Steven Smith’s men bear a strong resemblance to Allan Border’s side of 1987, defying expectations and succeeding in India. All that could have gone right for them has. Well, almost. The one chink in their armour has been the all-rounder spot.
Scores of 4, 31, 0 and 13 don’t do Mitchell Marsh’s reputation as a top-six batsman any good, and it isn’t as if he has been terrorising the opposition with his mid-120 kmph bowling.
Used as an afterthought thus far in the series, bowling a grand total of five overs in four innings, one does wonder what Marsh brings other than family name.
It might be a blessing in disguise that Marsh has been ruled out of the series due to a shoulder injury. A change in the playing XI for the Aussies is thus inescapable when the two teams head to Ranchi.
But while Marcus Stoinis has been called into the squad, the real shoot-out could be between Glen Maxwell and Usman Khwaja for the vacant spot.
The familiarity of Khawaja
Before being made a scapegoat along with Joe Burns after the series against Sri Lanka, Usman had scored 1726 runs at an average of 47.94 in 23 Tests, with five hundreds and eight fifties. He also had a productive home season – scoring close to 600 runs at an average of 58, with one hundred and five fifties.
Having been unfairly dropped for Shaun Marsh after such a good season, it is only fair that Usman is allowed a chance at reclaiming his place.
That said, there is a growing perception that he is not at ease in the subcontinental conditions. When he last played in Asia, Usman was axed for his ineptness against spin, Rangana Herath and Co. exposing his technique. Caught in the crease a few times, Khawaja fought his way to a highest score of 26 in four innings against the Lankans, which isn’t what one expects of a top-order batsman.
The team management too, seems to have lost confidence in Khawaja’s abilities in Asian conditions, preferring Shaun Marsh and even Matthew Renshaw over him.
If the Australians do finally decide to give Khawaja a heads up, it will be based more on hope rather than rationale.
The lure of Maxwell
Flown in as all-rounder who could roll his arm over when required, Maxwell could swap in for Mitchell Marsh without altering the overall composition of the team.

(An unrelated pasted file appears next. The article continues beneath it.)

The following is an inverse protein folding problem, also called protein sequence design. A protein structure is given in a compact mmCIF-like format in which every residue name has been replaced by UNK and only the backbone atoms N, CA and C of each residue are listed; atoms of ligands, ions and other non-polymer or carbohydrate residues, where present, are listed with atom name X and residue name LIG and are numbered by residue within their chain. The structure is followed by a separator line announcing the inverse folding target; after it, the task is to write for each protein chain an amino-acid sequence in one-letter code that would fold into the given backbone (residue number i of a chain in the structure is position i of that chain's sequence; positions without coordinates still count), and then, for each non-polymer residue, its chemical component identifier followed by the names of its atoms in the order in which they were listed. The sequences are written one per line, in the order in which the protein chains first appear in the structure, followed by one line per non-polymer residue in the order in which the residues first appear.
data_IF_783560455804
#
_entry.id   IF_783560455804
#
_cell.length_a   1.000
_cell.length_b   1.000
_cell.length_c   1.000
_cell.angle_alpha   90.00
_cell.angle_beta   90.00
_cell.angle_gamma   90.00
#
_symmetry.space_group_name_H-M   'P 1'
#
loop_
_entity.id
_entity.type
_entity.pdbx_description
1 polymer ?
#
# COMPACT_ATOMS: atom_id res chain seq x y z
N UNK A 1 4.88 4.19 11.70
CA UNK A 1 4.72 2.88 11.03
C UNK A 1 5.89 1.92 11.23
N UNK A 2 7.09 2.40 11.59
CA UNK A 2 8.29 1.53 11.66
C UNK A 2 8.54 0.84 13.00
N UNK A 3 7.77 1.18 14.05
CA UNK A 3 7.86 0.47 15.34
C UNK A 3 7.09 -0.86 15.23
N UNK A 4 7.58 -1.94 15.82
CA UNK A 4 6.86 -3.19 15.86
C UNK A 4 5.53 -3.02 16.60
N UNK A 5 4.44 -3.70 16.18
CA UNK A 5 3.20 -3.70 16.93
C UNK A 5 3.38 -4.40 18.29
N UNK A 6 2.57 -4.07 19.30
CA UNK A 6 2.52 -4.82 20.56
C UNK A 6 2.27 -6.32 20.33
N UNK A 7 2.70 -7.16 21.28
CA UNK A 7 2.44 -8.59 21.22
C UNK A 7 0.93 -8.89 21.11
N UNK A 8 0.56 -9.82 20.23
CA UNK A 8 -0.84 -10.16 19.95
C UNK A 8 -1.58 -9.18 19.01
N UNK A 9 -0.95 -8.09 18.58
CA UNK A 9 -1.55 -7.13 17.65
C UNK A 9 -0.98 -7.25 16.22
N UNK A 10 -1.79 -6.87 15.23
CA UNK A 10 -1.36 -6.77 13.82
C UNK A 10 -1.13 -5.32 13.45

That he has plenty of experience of batting at number six, albeit in limited overs format, only adds more weight to his claim.
Further, Maxwell doesn’t have the ghosts of subcontinental failures hovering. To the contrary, it was in India that Maxwell first became a world-known commodity, after he was bought by the Mumbai Indians in the IPL auction for $1 million in 2013.
His performances in the IPL pushed him into Australia’s limited overs teams, he held his own against Ravichandran Ashwin and Ravindra Jadeja in the 2013 ODI series, scoring 248 runs at an average of over 40 and a strike rate above 150. Even in the yearly carnival that is the IPL, Ashwin and Jadeja have often been tamed by this Victorian.
Maxwell’s off-spin will also be a welcome addition. Starting with a third seamer in Indian conditions was a mistake to begin with, which can easily be corrected by including Maxwell, who could give a well-deserved break to other bowlers.
And while critics argue that Maxwell’s devil-may-care attitude might be his undoing in Indian conditions, players such as Virender Sehwag and Kevin Pietersen have shown how an attacking approach is not an impediment to success in India. Mitchell Starc’s exploits as a batsman in the series so far also point to the fact that having an attacking batsman in your team is not such a bad thing after all.
One can only wonder what might have been had Maxwell walked out to partner Peter Handscomb chasing 188.
With the series wide open at 1-1, this decision could very well determine the outcome.